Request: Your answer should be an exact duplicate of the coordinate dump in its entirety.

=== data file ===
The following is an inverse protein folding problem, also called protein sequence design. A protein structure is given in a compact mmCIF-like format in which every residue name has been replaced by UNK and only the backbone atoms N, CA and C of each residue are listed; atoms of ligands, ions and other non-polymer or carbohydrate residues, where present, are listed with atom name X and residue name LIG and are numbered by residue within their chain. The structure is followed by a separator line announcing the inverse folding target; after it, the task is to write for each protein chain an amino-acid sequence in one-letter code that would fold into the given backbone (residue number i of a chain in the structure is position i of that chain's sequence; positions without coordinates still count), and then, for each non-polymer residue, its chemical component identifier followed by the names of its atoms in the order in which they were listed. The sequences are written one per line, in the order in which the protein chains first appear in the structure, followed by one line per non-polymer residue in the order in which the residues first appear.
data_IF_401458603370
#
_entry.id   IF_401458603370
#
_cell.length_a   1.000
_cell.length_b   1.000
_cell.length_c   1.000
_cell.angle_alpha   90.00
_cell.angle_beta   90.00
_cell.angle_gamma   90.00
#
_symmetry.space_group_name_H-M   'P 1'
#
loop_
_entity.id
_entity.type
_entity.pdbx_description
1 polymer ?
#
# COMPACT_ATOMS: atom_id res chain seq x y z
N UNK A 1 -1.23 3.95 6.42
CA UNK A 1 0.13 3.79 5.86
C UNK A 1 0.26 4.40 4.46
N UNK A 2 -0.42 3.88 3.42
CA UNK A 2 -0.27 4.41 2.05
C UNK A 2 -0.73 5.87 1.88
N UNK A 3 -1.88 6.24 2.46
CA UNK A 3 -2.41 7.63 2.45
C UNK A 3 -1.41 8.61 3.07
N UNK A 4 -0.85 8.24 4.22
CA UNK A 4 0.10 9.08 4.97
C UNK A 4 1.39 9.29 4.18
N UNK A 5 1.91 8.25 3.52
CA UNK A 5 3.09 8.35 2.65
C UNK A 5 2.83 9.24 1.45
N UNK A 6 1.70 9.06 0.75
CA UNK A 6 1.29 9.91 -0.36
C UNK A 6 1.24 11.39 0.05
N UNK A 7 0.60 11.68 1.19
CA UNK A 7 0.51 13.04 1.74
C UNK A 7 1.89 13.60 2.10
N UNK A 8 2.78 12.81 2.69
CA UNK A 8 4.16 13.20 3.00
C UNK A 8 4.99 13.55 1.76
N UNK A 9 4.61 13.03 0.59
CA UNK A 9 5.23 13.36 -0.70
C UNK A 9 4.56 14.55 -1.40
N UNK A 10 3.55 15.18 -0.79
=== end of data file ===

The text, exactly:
The following is an inverse protein folding problem, also called protein sequence design. A protein structure is given in a compact mmCIF-like format in which every residue name has been replaced by UNK and only the backbone atoms N, CA and C of each residue are listed; atoms of ligands, ions and other non-polymer or carbohydrate residues, where present, are listed with atom name X and residue name LIG and are numbered by residue within their chain. The structure is followed by a separator line announcing the inverse folding target; after it, the task is to write for each protein chain an amino-acid sequence in one-letter code that would fold into the given backbone (residue number i of a chain in the structure is position i of that chain's sequence; positions without coordinates still count), and then, for each non-polymer residue, its chemical component identifier followed by the names of its atoms in the order in which they were listed. The sequences are written one per line, in the order in which the protein chains first appear in the structure, followed by one line per non-polymer residue in the order in which the residues first appear.
data_IF_401458603370
#
_entry.id   IF_401458603370
#
_cell.length_a   1.000
_cell.length_b   1.000
_cell.length_c   1.000
_cell.angle_alpha   90.00
_cell.angle_beta   90.00
_cell.angle_gamma   90.00
#
_symmetry.space_group_name_H-M   'P 1'
#
loop_
_entity.id
_entity.type
_entity.pdbx_description
1 polymer ?
#
# COMPACT_ATOMS: atom_id res chain seq x y z
N UNK A 1 -1.23 3.95 6.42
CA UNK A 1 0.13 3.79 5.86
C UNK A 1 0.26 4.40 4.46
N UNK A 2 -0.42 3.88 3.42
CA UNK A 2 -0.27 4.41 2.05
C UNK A 2 -0.73 5.87 1.88
N UNK A 3 -1.88 6.24 2.46
CA UNK A 3 -2.41 7.63 2.45
C UNK A 3 -1.41 8.61 3.07
N UNK A 4 -0.85 8.24 4.22
CA UNK A 4 0.10 9.08 4.97
C UNK A 4 1.39 9.29 4.18
N UNK A 5 1.91 8.25 3.52
CA UNK A 5 3.09 8.35 2.65
C UNK A 5 2.83 9.24 1.45
N UNK A 6 1.70 9.06 0.75
CA UNK A 6 1.29 9.91 -0.36
C UNK A 6 1.24 11.39 0.05
N UNK A 7 0.60 11.68 1.19
CA UNK A 7 0.51 13.04 1.74
C UNK A 7 1.89 13.60 2.10
N UNK A 8 2.78 12.81 2.69
CA UNK A 8 4.16 13.20 3.00
C UNK A 8 4.99 13.55 1.76
N UNK A 9 4.61 13.03 0.59
CA UNK A 9 5.23 13.36 -0.70
C UNK A 9 4.56 14.55 -1.40
N UNK A 10 3.55 15.18 -0.79